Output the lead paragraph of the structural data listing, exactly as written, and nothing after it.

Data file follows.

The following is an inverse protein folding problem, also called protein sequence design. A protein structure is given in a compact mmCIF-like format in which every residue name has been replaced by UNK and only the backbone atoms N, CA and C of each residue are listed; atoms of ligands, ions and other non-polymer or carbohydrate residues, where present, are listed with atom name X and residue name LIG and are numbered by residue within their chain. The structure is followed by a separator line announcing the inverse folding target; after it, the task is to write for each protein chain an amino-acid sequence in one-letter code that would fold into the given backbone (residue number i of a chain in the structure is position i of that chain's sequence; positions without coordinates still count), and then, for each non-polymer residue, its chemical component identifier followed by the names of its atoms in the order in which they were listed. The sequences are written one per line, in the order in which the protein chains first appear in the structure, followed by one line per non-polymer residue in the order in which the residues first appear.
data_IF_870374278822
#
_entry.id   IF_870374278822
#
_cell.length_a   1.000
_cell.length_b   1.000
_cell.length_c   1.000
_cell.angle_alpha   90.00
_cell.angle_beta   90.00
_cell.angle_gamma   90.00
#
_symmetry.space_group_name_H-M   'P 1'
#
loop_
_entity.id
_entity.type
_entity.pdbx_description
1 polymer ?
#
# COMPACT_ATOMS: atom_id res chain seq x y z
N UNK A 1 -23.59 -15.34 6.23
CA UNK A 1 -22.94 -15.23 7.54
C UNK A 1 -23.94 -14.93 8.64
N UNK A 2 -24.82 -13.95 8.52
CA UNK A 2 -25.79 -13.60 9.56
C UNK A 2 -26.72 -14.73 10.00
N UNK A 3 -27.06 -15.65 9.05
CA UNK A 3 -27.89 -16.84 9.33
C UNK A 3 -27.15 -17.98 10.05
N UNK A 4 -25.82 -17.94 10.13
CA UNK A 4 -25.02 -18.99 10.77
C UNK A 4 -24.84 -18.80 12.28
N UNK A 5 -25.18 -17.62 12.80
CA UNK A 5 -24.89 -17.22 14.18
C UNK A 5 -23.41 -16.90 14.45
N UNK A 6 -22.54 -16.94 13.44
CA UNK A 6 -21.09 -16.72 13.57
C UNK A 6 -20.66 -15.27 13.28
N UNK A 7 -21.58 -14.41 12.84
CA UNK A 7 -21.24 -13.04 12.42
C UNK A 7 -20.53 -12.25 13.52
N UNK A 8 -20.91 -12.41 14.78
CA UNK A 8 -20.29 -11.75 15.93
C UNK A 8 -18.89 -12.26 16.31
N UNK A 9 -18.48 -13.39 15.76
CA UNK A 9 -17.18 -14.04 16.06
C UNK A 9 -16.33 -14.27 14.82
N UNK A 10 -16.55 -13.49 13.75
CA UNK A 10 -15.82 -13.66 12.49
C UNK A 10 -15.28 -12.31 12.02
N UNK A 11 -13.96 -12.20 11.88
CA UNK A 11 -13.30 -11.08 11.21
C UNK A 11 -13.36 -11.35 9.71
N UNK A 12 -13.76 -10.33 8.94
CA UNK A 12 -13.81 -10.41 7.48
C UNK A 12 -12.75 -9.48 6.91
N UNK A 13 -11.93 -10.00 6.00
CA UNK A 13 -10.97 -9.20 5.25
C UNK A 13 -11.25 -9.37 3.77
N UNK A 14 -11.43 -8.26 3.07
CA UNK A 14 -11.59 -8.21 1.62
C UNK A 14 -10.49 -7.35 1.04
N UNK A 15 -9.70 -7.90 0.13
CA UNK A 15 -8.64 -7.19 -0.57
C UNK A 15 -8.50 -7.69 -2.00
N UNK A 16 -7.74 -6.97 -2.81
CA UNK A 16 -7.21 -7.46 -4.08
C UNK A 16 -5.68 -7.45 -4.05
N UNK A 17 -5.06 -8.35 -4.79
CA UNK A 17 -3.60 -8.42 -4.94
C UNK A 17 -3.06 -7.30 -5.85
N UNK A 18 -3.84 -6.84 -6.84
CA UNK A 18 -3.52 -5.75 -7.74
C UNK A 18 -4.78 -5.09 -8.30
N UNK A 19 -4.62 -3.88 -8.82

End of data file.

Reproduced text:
The following is an inverse protein folding problem, also called protein sequence design. A protein structure is given in a compact mmCIF-like format in which every residue name has been replaced by UNK and only the backbone atoms N, CA and C of each residue are listed; atoms of ligands, ions and other non-polymer or carbohydrate residues, where present, are listed with atom name X and residue name LIG and are numbered by residue within their chain. The structure is followed by a separator line announcing the inverse folding target; after it, the task is to write for each protein chain an amino-acid sequence in one-letter code that would fold into the given backbone (residue number i of a chain in the structure is position i of that chain's sequence; positions without coordinates still count), and then, for each non-polymer residue, its chemical component identifier followed by the names of its atoms in the order in which they were listed. The sequences are written one per line, in the order in which the protein chains first appear in the structure, followed by one line per non-polymer residue in the order in which the residues first appear.